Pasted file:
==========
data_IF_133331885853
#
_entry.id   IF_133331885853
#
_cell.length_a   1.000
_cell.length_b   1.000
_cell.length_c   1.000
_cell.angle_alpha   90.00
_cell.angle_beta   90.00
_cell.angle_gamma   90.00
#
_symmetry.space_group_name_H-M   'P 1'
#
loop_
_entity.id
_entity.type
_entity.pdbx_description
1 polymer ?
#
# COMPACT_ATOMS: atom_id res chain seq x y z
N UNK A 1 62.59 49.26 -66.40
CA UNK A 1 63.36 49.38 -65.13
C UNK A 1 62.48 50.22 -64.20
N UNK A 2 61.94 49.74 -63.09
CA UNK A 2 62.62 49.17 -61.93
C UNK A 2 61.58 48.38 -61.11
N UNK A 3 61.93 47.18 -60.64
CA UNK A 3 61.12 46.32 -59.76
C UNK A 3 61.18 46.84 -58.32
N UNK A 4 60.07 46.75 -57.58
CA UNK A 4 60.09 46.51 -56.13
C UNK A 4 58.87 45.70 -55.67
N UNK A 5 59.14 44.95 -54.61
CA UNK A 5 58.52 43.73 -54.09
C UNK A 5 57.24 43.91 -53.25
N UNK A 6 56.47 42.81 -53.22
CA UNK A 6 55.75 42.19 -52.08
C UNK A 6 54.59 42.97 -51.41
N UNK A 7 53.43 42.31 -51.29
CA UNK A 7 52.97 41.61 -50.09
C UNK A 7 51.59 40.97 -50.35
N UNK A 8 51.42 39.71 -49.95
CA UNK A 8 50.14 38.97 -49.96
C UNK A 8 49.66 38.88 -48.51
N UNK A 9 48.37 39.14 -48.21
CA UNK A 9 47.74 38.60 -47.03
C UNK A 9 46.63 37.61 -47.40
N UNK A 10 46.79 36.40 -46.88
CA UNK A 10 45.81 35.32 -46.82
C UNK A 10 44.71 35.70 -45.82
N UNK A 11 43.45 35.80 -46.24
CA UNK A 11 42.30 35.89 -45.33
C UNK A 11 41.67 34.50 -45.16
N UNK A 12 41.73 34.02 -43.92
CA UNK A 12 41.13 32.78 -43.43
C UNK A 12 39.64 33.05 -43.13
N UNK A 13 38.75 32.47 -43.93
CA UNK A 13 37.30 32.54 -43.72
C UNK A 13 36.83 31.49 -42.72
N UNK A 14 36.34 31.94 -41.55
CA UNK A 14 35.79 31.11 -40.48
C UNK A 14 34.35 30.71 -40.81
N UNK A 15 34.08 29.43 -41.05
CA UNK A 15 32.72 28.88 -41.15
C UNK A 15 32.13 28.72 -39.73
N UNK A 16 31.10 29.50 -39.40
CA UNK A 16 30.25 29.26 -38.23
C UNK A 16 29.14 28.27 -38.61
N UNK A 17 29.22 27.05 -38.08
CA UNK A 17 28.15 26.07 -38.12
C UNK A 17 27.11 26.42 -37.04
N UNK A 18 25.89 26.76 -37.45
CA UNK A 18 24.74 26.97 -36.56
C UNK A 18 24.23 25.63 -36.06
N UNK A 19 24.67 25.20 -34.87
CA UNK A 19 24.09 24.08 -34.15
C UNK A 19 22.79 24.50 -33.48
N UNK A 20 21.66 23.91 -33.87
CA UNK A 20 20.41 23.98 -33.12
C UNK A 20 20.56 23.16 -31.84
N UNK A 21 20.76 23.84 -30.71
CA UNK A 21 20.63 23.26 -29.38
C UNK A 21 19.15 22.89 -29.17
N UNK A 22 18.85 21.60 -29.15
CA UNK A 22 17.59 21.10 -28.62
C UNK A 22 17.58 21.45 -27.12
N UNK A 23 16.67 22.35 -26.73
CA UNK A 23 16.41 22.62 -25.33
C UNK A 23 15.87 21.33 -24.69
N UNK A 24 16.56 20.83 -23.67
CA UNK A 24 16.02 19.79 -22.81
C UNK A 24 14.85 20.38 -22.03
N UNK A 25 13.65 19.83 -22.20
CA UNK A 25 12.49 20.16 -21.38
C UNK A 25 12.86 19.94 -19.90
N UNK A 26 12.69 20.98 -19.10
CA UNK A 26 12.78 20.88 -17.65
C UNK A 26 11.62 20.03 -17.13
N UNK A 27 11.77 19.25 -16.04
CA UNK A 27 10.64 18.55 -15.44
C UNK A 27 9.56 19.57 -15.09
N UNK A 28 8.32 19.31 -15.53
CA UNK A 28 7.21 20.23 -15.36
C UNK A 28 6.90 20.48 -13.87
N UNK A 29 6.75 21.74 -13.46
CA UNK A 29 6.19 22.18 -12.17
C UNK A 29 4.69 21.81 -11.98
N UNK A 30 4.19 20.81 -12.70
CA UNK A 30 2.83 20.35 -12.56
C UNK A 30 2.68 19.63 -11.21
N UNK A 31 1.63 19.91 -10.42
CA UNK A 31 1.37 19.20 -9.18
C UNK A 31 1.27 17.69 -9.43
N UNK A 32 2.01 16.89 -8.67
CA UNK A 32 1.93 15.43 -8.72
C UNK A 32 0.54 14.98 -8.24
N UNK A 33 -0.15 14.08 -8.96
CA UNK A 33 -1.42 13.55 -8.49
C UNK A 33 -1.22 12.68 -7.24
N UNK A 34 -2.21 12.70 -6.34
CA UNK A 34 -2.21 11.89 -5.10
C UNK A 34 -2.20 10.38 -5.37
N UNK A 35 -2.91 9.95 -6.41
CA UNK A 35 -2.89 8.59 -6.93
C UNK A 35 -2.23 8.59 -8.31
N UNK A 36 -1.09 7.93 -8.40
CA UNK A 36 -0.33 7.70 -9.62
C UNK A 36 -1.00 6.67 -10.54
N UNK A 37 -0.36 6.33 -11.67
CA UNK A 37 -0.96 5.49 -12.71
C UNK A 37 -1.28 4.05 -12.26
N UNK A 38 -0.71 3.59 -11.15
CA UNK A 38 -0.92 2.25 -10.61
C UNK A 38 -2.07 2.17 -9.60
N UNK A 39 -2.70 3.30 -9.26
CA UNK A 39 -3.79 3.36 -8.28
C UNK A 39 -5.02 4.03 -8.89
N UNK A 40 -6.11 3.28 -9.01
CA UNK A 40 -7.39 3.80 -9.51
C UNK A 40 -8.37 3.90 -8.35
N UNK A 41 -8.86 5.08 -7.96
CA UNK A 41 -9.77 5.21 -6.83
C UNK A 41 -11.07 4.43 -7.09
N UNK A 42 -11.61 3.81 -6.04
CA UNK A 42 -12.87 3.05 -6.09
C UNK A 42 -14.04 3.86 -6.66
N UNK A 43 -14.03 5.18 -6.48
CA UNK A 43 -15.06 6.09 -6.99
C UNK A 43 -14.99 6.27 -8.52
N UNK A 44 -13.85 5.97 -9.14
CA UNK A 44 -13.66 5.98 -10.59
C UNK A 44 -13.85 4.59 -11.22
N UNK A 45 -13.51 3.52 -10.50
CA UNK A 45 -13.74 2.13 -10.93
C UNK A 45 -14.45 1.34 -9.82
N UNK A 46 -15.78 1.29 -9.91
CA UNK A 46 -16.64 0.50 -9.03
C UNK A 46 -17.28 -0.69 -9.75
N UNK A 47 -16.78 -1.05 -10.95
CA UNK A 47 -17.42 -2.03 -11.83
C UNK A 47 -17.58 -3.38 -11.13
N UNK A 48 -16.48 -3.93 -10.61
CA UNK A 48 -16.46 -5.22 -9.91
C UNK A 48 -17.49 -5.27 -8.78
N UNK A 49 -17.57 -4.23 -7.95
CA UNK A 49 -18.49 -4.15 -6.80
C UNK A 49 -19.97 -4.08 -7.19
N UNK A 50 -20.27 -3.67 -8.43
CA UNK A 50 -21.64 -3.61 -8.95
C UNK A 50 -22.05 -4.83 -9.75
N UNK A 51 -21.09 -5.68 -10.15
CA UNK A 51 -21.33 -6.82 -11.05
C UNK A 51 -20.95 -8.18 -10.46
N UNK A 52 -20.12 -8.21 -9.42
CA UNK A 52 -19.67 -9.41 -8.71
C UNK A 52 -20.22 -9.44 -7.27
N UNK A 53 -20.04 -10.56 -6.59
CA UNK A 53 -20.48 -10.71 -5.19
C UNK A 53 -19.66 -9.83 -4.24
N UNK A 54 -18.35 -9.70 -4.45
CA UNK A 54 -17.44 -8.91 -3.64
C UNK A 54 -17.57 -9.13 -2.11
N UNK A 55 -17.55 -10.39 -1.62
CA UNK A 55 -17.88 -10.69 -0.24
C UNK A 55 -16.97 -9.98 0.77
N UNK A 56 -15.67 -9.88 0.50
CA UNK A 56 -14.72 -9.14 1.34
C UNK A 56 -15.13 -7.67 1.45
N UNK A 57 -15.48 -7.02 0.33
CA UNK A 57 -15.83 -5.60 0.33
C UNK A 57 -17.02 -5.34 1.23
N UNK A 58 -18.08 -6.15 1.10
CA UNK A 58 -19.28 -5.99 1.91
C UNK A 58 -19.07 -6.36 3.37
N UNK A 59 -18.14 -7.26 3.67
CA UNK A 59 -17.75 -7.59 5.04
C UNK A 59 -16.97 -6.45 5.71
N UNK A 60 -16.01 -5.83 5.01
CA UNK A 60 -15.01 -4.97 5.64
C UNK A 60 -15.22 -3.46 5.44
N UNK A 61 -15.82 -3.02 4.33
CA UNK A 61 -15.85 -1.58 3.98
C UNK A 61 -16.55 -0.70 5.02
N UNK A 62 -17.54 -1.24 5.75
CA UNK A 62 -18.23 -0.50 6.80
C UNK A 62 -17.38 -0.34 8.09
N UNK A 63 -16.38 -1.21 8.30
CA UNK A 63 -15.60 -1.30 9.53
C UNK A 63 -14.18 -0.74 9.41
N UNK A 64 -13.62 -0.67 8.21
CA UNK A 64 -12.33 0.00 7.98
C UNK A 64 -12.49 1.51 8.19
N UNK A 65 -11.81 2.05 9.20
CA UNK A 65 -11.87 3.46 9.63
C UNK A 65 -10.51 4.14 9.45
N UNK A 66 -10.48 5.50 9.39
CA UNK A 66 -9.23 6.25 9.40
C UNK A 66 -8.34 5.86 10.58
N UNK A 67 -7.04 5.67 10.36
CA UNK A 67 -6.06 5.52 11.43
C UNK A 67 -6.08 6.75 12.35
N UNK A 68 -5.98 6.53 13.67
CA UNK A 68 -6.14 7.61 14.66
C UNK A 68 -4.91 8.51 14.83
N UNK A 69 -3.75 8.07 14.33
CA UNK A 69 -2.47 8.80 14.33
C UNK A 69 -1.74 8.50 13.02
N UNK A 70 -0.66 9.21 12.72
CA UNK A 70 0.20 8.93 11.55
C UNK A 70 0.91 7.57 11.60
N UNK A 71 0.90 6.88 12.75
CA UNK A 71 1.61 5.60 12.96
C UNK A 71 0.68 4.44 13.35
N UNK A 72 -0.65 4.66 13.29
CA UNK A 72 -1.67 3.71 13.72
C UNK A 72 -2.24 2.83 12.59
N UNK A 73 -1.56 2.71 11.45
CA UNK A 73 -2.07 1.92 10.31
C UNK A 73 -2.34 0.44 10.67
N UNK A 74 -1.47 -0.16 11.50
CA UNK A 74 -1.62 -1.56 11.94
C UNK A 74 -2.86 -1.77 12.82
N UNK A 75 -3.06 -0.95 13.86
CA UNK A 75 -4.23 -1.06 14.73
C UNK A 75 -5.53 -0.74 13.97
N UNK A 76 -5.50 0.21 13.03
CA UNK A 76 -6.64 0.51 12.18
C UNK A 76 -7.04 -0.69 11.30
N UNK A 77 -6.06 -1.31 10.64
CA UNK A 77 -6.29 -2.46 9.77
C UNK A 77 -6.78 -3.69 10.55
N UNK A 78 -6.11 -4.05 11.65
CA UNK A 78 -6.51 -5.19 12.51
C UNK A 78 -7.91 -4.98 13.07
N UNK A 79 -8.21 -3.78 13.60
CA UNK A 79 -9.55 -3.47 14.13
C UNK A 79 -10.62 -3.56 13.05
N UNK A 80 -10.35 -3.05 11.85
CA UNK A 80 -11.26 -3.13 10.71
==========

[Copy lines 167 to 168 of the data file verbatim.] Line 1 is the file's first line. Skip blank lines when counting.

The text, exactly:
C UNK A 49 -19.97 -4.08 -7.19
N UNK A 50 -20.27 -3.67 -8.43